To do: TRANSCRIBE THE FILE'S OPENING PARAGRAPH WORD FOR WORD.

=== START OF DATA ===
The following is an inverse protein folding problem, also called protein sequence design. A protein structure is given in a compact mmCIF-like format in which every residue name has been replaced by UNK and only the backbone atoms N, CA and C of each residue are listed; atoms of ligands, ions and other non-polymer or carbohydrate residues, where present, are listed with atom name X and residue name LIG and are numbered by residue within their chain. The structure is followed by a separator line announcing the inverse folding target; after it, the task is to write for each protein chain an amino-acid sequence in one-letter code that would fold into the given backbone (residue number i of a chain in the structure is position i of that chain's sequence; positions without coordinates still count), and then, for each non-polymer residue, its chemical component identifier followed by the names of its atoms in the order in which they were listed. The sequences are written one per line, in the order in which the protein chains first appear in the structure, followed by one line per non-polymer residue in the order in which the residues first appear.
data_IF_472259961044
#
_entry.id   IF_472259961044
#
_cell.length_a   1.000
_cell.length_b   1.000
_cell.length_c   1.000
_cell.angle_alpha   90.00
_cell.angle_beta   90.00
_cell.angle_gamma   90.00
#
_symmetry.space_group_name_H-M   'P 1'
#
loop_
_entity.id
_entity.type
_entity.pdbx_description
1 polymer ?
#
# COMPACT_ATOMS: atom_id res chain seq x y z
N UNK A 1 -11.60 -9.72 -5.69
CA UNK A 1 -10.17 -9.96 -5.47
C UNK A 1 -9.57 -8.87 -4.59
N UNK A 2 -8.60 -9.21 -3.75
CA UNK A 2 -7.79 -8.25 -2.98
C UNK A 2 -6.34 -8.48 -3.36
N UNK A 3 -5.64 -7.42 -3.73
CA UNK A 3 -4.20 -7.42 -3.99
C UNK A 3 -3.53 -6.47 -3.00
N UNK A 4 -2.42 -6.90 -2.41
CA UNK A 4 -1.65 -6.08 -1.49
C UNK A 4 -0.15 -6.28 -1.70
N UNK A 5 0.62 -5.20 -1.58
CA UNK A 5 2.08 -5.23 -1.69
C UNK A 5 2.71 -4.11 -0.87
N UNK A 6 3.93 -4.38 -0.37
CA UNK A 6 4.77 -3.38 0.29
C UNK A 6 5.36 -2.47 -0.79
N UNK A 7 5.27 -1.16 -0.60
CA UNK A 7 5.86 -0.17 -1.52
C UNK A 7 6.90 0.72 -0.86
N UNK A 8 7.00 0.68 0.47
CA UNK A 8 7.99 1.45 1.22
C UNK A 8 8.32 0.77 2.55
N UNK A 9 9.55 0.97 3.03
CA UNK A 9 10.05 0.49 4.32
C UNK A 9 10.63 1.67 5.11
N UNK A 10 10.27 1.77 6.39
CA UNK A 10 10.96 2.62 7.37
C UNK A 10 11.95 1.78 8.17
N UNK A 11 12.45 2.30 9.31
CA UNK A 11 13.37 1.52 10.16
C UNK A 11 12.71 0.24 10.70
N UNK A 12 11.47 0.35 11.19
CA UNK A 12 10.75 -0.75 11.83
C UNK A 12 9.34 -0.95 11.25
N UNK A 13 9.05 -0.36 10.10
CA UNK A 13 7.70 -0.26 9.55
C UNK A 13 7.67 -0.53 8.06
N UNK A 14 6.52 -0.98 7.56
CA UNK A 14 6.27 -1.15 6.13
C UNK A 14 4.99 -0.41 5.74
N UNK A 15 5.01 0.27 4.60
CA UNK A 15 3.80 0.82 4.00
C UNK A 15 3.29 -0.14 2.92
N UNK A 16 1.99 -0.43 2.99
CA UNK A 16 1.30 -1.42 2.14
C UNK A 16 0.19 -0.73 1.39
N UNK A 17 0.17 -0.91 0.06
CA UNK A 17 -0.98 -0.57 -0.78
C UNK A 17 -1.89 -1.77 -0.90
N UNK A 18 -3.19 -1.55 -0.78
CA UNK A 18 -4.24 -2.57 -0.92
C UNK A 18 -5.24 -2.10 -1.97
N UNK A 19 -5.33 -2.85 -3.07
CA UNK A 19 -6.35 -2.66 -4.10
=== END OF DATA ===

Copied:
The following is an inverse protein folding problem, also called protein sequence design. A protein structure is given in a compact mmCIF-like format in which every residue name has been replaced by UNK and only the backbone atoms N, CA and C of each residue are listed; atoms of ligands, ions and other non-polymer or carbohydrate residues, where present, are listed with atom name X and residue name LIG and are numbered by residue within their chain. The structure is followed by a separator line announcing the inverse folding target; after it, the task is to write for each protein chain an amino-acid sequence in one-letter code that would fold into the given backbone (residue number i of a chain in the structure is position i of that chain's sequence; positions without coordinates still count), and then, for each non-polymer residue, its chemical component identifier followed by the names of its atoms in the order in which they were listed. The sequences are written one per line, in the order in which the protein chains first appear in the structure, followed by one line per non-polymer residue in the order in which the residues first appear.